Published on February 14, 2014
TEMPOROMANDIBULAR JOINT ANKYLOSIS AND ITS MANAGEMENT
•INTRODUCTION •CLASSIFICATION •INCIDENCE •AETIOLOGY •PATHOPHYSIOLOGY •CLINICAL FEATURES •SEQUELAE OF TMJ ANKYLOSIS •MANAGEMENT
Ankylosis (joint stiffness) is the pathological fusion of parts of a joint resulting in restricted movement across the joint Ankylosis of the Temporomandibular joint, an arthrogenic disorder of the TMJ, refers to restricted mandibular movements (hypomobility) with deviation to the affected side on opening of the mouth.
INCIDENCE •Affects all age group but more in the first decade of life (0 – 10 •There’s equal male and female distribution years) •More common in Asian subcontinent
CLASSIFICATIONS •Bilateral •Fibrous or Unilateral ankylosis ankylosis or Bony ankylosis •Intra-articular •Complete •True or Extra-articular ankylosis or Partial ankylosis or false ankylosis
AETIOLOGY Trauma -At birth (with forceps) -Blow to the chin (causing haemarthrosis) -Condylar fracture Systemic disease -Small pox -Ankylosing spondylitis -Syphilis -Typhoid fever -Scarlet fever Infections and Inflammatory -Rheumatoid Arthritis -Septic arthritis -Otitis media -Mastoditis -Parotitis -Osteoarthritis Others -Malignancies -Post radiology -Post surgery -Prolonged trismus
PATHOPHYSIOLOGY TRAUMA Extravasation of blood into the joint space haemarthrosis Calcificatiion and obliteration of the joint space Intra-capsular ankylosis Extra-capsular ankylosis
CLINICAL FEATURES •Obvious facial deformity •Deviation •Inability of chin towards affected side to open the jaws, absent condylar movements on affected side •In unilateral ankylosis, the lower jaws shifts towards the affected side on opening of the mouth •Flatness or fullness on affected side •Cross bite on ipsilateral side •Class II malocclusion on affected side
RADIOGRAPHIC FEATURES Fusion of joint Loss of joint space Prominent antigonial notch Coronoid hyperplasia
SEQUELAE OF TMJ ANKYLOSIS •Facial growth distortion •Nutritional impairment •Respiratory disorders •Malocclusion •Poor oral hygiene •Multiple carious and impacted teeth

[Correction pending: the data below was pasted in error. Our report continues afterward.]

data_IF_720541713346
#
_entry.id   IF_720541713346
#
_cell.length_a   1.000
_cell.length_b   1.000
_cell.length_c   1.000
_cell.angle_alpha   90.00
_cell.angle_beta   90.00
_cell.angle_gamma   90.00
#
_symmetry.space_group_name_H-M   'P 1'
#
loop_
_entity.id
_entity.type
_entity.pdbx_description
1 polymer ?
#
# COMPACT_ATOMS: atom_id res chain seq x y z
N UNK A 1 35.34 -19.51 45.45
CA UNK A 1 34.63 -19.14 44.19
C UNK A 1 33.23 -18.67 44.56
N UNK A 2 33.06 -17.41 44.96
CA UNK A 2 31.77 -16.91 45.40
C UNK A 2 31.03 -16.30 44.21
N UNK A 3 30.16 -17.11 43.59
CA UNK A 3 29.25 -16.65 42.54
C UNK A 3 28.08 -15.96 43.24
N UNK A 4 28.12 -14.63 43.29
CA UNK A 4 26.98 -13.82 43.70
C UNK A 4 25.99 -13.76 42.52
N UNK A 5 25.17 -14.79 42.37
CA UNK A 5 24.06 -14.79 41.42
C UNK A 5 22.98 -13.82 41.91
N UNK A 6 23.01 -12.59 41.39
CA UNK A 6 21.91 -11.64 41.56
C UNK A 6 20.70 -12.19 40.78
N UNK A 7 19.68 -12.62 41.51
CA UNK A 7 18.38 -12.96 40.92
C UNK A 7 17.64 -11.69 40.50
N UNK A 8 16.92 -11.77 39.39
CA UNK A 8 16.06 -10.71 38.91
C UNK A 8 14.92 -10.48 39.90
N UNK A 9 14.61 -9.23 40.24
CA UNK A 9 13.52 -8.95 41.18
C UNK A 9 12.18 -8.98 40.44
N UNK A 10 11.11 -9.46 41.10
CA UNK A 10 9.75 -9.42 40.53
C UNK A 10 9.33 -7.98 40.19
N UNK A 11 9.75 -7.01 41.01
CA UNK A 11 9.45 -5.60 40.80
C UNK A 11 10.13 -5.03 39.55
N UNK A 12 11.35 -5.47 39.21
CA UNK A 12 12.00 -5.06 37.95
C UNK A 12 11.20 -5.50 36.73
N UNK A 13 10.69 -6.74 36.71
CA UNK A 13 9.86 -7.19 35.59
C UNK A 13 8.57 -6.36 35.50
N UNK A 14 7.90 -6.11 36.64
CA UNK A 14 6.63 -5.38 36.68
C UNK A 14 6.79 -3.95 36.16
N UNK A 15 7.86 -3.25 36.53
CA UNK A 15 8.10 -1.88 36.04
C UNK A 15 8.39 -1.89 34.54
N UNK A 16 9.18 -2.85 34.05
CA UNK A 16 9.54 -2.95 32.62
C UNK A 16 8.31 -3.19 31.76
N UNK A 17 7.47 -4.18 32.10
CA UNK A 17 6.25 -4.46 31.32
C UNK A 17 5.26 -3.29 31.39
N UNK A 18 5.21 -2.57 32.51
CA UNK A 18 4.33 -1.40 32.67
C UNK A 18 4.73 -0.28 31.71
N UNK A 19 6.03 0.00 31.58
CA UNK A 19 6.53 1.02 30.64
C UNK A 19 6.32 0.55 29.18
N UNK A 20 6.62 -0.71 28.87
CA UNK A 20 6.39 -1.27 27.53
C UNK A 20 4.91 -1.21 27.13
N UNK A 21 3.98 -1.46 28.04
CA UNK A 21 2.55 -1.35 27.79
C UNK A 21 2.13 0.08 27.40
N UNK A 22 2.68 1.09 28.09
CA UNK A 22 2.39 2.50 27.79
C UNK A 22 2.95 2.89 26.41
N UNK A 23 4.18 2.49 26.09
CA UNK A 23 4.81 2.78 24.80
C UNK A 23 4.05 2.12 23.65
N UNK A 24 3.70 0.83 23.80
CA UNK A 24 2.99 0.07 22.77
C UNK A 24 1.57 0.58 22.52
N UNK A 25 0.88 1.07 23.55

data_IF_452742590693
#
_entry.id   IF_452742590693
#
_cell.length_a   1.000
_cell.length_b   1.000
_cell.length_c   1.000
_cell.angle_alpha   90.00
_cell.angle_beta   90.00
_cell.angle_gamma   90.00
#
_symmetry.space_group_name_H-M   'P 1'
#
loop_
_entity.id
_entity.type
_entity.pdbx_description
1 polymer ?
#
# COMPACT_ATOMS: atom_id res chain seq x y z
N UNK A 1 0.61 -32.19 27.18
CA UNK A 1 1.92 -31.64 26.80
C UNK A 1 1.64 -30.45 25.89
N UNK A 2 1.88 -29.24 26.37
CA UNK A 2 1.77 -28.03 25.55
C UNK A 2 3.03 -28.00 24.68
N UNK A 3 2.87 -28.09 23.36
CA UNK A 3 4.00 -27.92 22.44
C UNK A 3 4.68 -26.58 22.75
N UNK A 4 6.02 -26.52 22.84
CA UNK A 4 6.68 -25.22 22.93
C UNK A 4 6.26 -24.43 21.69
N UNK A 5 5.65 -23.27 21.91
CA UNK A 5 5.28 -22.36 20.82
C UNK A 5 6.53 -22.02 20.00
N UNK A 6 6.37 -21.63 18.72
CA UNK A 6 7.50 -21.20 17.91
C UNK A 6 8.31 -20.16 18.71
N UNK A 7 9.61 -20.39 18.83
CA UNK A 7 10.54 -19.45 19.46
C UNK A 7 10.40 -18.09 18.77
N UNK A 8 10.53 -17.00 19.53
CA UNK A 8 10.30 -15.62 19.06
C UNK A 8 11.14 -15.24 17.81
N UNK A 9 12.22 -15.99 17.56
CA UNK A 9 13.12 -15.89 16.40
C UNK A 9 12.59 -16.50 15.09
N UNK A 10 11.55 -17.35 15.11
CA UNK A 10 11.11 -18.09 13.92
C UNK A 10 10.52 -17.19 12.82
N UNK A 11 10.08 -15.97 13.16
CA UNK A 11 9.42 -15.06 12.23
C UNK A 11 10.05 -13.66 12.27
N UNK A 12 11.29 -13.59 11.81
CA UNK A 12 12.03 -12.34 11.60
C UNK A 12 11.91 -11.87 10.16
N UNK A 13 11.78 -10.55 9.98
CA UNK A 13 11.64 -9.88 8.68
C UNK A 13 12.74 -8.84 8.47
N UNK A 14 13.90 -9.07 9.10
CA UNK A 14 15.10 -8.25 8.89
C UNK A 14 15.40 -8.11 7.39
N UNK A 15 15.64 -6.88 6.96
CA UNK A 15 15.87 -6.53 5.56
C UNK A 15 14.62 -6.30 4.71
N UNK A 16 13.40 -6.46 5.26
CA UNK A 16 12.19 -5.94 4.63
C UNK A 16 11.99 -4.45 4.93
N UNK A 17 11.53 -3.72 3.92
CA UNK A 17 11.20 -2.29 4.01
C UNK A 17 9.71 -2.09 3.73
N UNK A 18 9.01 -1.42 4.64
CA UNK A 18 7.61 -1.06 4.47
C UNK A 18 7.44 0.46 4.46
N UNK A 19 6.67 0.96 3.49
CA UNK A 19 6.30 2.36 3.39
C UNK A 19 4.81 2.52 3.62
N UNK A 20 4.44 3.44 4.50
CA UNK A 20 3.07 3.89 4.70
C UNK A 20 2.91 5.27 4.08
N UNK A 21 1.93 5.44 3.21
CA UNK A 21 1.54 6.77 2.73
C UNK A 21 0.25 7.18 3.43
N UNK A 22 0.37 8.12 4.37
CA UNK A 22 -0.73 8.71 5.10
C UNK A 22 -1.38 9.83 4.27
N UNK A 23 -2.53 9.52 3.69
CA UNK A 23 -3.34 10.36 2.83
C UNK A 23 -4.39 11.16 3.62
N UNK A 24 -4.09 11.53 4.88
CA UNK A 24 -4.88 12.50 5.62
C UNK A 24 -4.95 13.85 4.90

MANAGEMENT Non surgical management Surgical treatment
SURGICAL MANAGEMENT Aims and Objectives of surgery To release ankylosed mass and creation of a gap Creation of functional joint (improve patient’s oral hygiene, nutrition and good speech) To reconstruct the joint and restore the vertical height of the ramus To prevent recurrence To restore normal facial growth pattern
Procedures 1.Condylectomy 2.Gap arthroplasty 3.Interpositional arthroplasty
CONDYLECTOMY •Fibrous ankylosis •Pre-auricular incision is made •Cut at the level of the condylar neck •The head (condyle) should be separated from the superior attachment carefully •The wound is then sutured in layers •The usual complication of this procedure is an ipsilateral deviation to the affected side. And anterior open bite if the procedure was bilaterally.
GAP ARTHROPLASTY Extensive bony ankylosis. The section here consists of two horizontal osteotomy cuts removal of bony wedges for creation of a gap between the roof of the glenoid fossa and the ramus of the mandible. This gap permits mobility The minimum gap should be 1cm to avoid re-ankylosis
INTERPOSITIONAL ARTHROPLASTY This is actually an improvement/modification on gap arthroplasty Currently the surgical protocol of choice Materials are used to interpose between the ramus of the mandible and base of the skull to avoid re-ankylosis The procedure involves the creation of gap, but in addition, a barrier is inserted between the two surfaces to avoid reoccurrence and to maintain the vertical height of the ramus
MATERIALS USED IN INTERPOSITIONAL ARTHROPLASTY Autogenous Heterogenous Alloplastic I. I. Metallic: tantalum foil and plate, stainless steel, Titanium, Gold. Temporalis muscles II. Temporalis fascia chromatised submucosa of pig’s bladder III. Fascia lata IV. Cartiligenous grafts Costochondral Metatartsal Sternoclavicular Auricular graft V. Dermis II. lyophilized bovine cartilage Nonmetallic: silastic, Teflon, acrylic, nylon, ceramic
Autografts, such as skin, temporalis muscle, or fascia lata, are presently considered the material of choice for interposition. Advantages of these flaps in TMJ reconstruction include close proximity to the TMJ without involving an additional surgical site.
Complications of the surgery Intra-Operative Haemorrhage (damage of any superficial temporal vessels, transverse facial artery, etc) Damage to the external auditory meatus Damage to the Zygomatic and temp. branch of facial nerve Damage to the Auriculotemporal nerve Damage to the Parotid gland Damage to the teeth Post Operative infection open bite
RECURRENCE OF TMJ ANKYLOSIS •Inadequate gap created between the fragments •Fracture of the costochondral graft •Inadequate coverage of the glenoid fossa surface •Inadequate post-op physiotherapy •Higher osteogenic potential and periostal osteogenic power may be responsible for high rate of recurrence in children
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